If you really want to define that indefinable je ne sais quoi of Frenchwomen, ask a Frenchwoman. Better still, ask a Frenchwoman whose ancestry includes a pretty impressive American lineage, just so the viewpoint can go the whole 360 degrees. So who better to quiz than Julie de Libran, artistic director of Sonia Rykiel, whose family line has crisscrossed the Atlantic for nearly two centuries (more of which later) and who is overseeing the opening of a new Rykiel boutique in New York, at 816 Madison Avenue, this week. To mark the moment, we asked De Libran to name the 10 things she loves most about New York City.
It’s a homecoming of sorts for both De Libran personally (her great-great-grandfather Zadock Pratt founded Prattsville, New York, while his son Colonel George Pratt became a New York state senator in 1858) and for the label, which shuttered its Manhattan outpost in 2011. Publisher/art director Thomas Lenthal worked with De Libran on the interior, echoing the look of the store on Boulevard Saint-Germain in Paris. The walls will be lined with 8,000 volumes of French literature dating from the 1960s and 1970s, should you need to divert yourself from reading the credit-card slip after shopping, while the carpet is saucily illustrated with lips, cigarettes, and books, and was designed by Le Baron’s André Saraiva.
But back to our incessant interest in How French Girls Cross the Street, How French Girls Make Toast, How French Girls Declare the Hairbrush Dead, et cetera, et cetera, et cetera, all of which De Libran views with indulgent good humor, and a certain amount of professional interest; after all, who did more to export the notion of the Gauloise-inhaling, sexually liberated, impeccably attired Left Bank chick than Sonia Rykiel herself?
De Libran attended high school in San Diego in the late 1980s, and while she was on the volleyball and basketball teams—“I just wanted to fit in, I didn’t want to be foreign!” she says, laughing—where she couldn’t hide her nationality was in matters of dress. “I definitely had a different style,” she says. “I would put things together in an unexpected way, things were not always matching. Basically,” she says, getting to the heart of the matter, “what I wore was never organized ahead of time. What we French do is we dress for our mood. We don’t put our clothes out on a chair the night before. You dress depending how you feel when you get up that morning, whether you had a fight with your boyfriend. . . . Sometimes, I feel elsewhere in the world, a look is so perfect and prepared there’s no charm; it’s by the book. The French don’t do it by the book. They read the book, but then they always change the ending.”
Julie de Libran’s NYC 10
“He has always represented the cool kid of New York. He’s Parsons, the city’s nightlife, the Perry Ellis grunge collection. . . . I loved working with him at Louis Vuitton, because his experience ranged from art to clubs to Broadway shows. He is for me the best idea of a creative, cultured New Yorker.”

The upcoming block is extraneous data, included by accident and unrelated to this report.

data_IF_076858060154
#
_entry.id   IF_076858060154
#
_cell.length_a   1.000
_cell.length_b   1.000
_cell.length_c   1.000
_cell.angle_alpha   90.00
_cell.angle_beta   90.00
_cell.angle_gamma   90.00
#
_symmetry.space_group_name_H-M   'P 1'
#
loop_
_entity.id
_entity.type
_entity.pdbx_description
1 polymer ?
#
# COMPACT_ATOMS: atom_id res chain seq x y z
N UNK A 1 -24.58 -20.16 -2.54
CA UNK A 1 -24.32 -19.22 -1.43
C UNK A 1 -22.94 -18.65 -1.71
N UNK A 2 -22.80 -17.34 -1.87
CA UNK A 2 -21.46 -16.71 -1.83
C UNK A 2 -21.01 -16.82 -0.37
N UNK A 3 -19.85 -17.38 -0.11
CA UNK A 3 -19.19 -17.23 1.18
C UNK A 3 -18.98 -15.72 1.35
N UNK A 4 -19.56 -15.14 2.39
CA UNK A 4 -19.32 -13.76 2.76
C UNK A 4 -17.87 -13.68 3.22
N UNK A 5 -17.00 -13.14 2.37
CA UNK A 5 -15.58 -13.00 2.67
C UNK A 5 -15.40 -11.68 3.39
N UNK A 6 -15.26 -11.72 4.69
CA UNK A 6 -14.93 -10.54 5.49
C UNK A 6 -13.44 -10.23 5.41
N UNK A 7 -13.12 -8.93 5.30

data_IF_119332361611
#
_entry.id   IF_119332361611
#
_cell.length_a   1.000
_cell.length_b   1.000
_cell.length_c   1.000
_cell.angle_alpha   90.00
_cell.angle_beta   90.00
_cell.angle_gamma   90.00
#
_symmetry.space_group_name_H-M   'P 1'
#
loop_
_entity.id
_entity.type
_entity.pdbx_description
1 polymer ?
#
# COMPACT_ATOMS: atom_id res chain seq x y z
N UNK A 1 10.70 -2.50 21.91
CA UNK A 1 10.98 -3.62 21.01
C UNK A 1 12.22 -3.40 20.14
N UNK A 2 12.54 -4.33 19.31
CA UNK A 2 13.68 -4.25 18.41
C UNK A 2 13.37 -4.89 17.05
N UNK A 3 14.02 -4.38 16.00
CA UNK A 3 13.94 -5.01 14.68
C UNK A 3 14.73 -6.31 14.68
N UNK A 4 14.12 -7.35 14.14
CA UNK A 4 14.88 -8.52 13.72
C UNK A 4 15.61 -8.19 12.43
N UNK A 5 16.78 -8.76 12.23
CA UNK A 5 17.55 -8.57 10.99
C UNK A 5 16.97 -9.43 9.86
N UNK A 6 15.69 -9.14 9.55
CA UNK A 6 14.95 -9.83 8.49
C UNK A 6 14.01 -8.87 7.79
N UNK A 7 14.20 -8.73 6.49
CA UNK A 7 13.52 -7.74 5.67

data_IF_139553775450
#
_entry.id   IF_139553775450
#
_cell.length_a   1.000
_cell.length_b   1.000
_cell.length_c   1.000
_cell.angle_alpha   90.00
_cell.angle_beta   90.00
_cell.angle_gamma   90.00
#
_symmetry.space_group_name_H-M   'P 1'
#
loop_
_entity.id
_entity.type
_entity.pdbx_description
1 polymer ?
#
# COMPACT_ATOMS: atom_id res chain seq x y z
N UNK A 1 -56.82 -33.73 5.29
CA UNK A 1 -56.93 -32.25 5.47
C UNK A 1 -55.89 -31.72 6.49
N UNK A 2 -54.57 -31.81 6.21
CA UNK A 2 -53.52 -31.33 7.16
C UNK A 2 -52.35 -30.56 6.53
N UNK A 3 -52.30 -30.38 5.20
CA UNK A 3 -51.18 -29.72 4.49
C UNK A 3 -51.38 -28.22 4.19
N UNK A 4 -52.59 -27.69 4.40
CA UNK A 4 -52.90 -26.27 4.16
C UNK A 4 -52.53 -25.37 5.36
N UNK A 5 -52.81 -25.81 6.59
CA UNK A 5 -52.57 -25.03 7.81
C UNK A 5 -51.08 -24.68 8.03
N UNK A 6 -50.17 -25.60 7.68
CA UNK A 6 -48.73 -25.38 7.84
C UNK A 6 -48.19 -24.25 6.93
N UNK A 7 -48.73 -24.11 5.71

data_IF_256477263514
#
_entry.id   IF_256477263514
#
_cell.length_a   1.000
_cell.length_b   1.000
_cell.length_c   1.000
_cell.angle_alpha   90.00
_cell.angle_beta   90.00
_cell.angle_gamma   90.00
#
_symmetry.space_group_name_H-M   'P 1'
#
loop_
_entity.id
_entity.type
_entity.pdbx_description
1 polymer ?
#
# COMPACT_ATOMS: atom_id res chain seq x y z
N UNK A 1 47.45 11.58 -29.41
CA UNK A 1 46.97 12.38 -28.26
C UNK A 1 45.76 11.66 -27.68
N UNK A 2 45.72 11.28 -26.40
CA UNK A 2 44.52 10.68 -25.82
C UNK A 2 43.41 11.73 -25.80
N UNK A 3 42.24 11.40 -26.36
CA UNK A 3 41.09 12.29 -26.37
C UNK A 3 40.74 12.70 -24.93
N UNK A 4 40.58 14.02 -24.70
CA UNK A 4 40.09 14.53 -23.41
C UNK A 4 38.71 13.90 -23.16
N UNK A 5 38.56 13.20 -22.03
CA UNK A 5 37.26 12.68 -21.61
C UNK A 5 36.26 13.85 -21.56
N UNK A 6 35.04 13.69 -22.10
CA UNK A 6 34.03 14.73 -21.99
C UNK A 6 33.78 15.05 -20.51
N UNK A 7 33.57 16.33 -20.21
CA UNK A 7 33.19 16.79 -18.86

“Any movie of his: the voices, the exchanges, how his characters think . . . for sure, Woody Allen.”
The Mercer Hotel
“I’ve been staying there for years, so Soho has become my neighborhood. The rooms are tiny, but I love the lounging areas. It has all the best magazines, which I bring up to my room. I always order the tuna spring rolls, and they have delicious ginger mojitos. My favorite celebrity spotting has to be Pedro Almodóvar.”
The Statue of Liberty
“When I was little, my father told me that our family name is engraved on the base of the Statue of Liberty. My great-great-grandfather Admiral Henri Gaspard d’Abel de Libran brought it from France on his boat in 1885.”
Kaufmann Repetto Gallery
“Francesca Kaufmann, who is a good friend of mine, opened her gallery a few years ago. She has an amazing eye, and really pushes younger artists. I discovered Talia Chetrit through her, who I now collect. She started photographing her parents when she was 12 or 13, and has reworked the images. Her point of view on their relationship then and now is fascinating.”
“It’s more French than French, and the menu is incredible, and I love the noise of the room; I like to have a feeling of Paris when I’m in New York. My father has always been in the French bistro business, so that also explains why I have such an affinity for it. Balthazar is also my son’s name, and I took him there when he was a year old, and photographed him with a menu. I didn’t name him after the restaurant, though, just to be clear!”
“I discovered it when a friend took me there, and a lot of my friends go to it. You can do a class when you’re in your office or wherever via your computer, you Skype in. I can be in Paris, and reserve a class, and be at home and do the whole thing—though, really, I need someone right in front of me to motivate me!”
“I’ve bought a few pieces from there, including some beautiful carved earrings with diamonds. It’s so sophisticated in the way it brings different pieces from different times together. Everything has a story. I’ve spent a lot of time in that shop.”
“It must have been, hmm, maybe 2000, or early 2001, and I went to see The Strokes at a moment when they weren’t so famous. It was one of their first times playing the Bowery Ballroom. I saw them again in Paris years later, and I still love their music.”
Whole Foods Market Bowery
“When I’m staying in a city for a while, I get bored with eating out in restaurants every night. I’m vegetarian, and like natural foods, so I find the selection and the quality magical. Plus, we don’t have kale chips in France!”
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